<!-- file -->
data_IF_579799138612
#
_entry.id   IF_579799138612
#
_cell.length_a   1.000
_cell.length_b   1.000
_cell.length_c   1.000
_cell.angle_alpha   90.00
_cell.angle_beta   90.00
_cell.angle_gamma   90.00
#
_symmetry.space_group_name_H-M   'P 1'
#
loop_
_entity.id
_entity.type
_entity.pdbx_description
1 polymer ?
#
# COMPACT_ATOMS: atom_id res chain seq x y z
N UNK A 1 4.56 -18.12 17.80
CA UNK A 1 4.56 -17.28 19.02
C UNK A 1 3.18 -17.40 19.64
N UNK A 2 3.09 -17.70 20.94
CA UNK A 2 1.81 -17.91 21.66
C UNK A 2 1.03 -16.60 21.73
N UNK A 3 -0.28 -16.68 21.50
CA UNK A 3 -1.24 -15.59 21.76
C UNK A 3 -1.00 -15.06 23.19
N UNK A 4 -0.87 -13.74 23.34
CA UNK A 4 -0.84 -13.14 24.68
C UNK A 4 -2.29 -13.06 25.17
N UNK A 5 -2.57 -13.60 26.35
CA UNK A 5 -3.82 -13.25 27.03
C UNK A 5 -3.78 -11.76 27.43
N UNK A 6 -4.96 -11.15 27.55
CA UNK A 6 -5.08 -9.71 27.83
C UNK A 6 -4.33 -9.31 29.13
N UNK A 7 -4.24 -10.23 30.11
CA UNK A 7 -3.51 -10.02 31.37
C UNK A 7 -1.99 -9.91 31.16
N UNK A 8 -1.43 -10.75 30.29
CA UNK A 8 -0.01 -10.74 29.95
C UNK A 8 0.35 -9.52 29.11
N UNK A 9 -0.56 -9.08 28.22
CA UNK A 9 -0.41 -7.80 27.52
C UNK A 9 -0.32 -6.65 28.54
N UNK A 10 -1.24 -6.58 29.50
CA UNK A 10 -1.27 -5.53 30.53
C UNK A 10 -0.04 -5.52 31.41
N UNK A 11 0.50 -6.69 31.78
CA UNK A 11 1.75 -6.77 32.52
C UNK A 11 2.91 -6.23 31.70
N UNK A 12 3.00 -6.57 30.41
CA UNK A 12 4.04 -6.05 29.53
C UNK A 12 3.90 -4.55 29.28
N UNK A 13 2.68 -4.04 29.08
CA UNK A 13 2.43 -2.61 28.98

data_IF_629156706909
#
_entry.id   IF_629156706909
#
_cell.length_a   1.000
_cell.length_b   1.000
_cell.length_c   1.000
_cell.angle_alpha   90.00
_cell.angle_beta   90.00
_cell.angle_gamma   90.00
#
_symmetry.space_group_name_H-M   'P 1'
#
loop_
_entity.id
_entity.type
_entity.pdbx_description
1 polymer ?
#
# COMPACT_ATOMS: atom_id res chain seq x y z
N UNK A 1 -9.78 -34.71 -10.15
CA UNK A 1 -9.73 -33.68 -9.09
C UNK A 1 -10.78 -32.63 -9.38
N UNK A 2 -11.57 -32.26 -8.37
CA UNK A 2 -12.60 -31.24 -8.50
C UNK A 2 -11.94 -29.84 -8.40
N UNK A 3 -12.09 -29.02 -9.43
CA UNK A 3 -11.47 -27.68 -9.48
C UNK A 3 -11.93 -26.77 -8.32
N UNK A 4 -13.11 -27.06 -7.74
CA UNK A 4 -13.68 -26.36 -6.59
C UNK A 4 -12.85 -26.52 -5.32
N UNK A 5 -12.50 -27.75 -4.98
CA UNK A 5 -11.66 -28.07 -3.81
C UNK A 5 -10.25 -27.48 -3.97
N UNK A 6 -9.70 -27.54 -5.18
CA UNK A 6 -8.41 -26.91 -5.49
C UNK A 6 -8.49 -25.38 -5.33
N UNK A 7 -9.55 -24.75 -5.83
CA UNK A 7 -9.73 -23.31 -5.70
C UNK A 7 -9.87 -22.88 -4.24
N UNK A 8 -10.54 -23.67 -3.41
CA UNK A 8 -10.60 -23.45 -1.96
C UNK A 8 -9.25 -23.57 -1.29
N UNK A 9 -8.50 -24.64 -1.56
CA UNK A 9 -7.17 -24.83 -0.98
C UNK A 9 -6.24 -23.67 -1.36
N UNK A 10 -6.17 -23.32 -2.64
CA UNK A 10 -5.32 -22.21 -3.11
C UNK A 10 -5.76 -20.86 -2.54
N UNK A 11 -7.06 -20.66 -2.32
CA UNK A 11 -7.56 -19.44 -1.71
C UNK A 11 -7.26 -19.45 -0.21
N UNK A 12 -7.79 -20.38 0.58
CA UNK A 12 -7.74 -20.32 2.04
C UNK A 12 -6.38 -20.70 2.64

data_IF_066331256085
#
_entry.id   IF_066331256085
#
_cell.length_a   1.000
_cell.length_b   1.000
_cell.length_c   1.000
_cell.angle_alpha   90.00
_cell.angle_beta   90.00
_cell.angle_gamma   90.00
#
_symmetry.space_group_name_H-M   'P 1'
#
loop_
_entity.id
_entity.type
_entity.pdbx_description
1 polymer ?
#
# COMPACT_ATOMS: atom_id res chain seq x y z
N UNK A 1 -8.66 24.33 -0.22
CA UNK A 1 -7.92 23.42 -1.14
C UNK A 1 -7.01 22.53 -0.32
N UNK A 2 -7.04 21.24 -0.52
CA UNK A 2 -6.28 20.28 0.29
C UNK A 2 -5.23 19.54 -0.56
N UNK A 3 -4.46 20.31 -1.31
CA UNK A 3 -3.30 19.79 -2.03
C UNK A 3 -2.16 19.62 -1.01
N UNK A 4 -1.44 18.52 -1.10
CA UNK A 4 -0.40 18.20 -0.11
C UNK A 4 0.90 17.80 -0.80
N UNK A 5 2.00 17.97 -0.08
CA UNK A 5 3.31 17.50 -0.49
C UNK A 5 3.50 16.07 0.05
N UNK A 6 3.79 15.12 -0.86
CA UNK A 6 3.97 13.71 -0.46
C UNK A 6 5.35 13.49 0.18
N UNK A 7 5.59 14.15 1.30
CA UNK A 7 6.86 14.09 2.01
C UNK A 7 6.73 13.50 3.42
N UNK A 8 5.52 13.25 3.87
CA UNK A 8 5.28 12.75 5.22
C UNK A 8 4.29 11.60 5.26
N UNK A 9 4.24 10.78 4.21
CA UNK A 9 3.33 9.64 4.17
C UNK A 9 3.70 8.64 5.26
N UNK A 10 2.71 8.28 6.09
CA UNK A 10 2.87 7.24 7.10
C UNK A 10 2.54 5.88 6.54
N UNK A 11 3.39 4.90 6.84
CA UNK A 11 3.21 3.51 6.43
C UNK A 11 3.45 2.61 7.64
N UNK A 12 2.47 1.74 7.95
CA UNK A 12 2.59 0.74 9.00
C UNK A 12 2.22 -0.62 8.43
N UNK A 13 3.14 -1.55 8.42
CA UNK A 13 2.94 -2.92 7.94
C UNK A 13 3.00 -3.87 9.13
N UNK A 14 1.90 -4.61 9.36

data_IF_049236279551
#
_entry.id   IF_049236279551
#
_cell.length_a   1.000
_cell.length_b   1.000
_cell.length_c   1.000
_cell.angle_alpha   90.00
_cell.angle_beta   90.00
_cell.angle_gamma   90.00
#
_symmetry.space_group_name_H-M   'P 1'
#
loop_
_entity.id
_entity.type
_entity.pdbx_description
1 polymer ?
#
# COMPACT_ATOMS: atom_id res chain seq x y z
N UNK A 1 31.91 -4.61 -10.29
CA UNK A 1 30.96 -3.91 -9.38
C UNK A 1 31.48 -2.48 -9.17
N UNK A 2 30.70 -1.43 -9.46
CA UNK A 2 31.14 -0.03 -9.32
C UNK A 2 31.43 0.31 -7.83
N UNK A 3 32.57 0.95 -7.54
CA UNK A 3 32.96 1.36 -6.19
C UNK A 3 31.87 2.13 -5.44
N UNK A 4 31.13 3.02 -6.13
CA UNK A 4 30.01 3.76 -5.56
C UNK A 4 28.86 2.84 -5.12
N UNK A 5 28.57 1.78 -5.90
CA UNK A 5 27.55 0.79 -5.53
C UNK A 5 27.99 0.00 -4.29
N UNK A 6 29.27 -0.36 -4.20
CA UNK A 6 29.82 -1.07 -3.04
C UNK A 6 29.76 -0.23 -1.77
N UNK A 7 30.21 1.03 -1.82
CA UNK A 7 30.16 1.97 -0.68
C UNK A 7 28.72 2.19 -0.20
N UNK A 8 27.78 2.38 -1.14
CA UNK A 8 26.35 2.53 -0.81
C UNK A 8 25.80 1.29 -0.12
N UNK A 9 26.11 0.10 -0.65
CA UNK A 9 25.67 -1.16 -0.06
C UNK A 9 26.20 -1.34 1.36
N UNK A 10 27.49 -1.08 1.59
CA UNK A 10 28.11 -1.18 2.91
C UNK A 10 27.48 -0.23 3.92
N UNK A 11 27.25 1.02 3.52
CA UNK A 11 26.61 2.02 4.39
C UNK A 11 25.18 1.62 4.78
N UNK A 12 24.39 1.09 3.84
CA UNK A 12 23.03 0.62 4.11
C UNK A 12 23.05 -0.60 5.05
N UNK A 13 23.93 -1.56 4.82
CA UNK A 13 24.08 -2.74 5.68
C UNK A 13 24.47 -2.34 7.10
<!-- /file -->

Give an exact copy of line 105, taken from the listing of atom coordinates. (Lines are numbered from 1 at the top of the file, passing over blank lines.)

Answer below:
C UNK A 9 -6.24 -23.67 -1.36